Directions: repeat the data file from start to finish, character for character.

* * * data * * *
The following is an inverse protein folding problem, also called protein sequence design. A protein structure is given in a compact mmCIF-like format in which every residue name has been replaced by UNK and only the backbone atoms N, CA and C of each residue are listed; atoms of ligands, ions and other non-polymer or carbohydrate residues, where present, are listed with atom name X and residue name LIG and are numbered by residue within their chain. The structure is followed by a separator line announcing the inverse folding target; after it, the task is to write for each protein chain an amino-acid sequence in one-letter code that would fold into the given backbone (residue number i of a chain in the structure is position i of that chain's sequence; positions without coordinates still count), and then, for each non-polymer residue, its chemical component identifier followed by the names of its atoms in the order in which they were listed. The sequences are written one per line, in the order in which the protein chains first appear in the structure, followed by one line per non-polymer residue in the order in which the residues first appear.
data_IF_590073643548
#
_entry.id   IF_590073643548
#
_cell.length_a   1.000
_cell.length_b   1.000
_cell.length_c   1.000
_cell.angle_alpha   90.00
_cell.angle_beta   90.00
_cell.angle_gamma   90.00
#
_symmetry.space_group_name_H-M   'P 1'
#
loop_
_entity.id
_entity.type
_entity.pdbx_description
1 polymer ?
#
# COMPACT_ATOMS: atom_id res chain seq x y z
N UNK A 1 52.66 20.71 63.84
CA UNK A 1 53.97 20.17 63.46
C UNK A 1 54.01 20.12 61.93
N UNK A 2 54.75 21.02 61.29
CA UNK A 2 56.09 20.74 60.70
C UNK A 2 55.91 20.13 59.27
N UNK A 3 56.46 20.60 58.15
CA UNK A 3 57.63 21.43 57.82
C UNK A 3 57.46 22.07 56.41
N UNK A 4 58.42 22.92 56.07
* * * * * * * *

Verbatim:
The following is an inverse protein folding problem, also called protein sequence design. A protein structure is given in a compact mmCIF-like format in which every residue name has been replaced by UNK and only the backbone atoms N, CA and C of each residue are listed; atoms of ligands, ions and other non-polymer or carbohydrate residues, where present, are listed with atom name X and residue name LIG and are numbered by residue within their chain. The structure is followed by a separator line announcing the inverse folding target; after it, the task is to write for each protein chain an amino-acid sequence in one-letter code that would fold into the given backbone (residue number i of a chain in the structure is position i of that chain's sequence; positions without coordinates still count), and then, for each non-polymer residue, its chemical component identifier followed by the names of its atoms in the order in which they were listed. The sequences are written one per line, in the order in which the protein chains first appear in the structure, followed by one line per non-polymer residue in the order in which the residues first appear.
data_IF_590073643548
#
_entry.id   IF_590073643548
#
_cell.length_a   1.000
_cell.length_b   1.000
_cell.length_c   1.000
_cell.angle_alpha   90.00
_cell.angle_beta   90.00
_cell.angle_gamma   90.00
#
_symmetry.space_group_name_H-M   'P 1'
#
loop_
_entity.id
_entity.type
_entity.pdbx_description
1 polymer ?
#
# COMPACT_ATOMS: atom_id res chain seq x y z
N UNK A 1 52.66 20.71 63.84
CA UNK A 1 53.97 20.17 63.46
C UNK A 1 54.01 20.12 61.93
N UNK A 2 54.75 21.02 61.29
CA UNK A 2 56.09 20.74 60.70
C UNK A 2 55.91 20.13 59.27
N UNK A 3 56.46 20.60 58.15
CA UNK A 3 57.63 21.43 57.82
C UNK A 3 57.46 22.07 56.41
N UNK A 4 58.42 22.92 56.07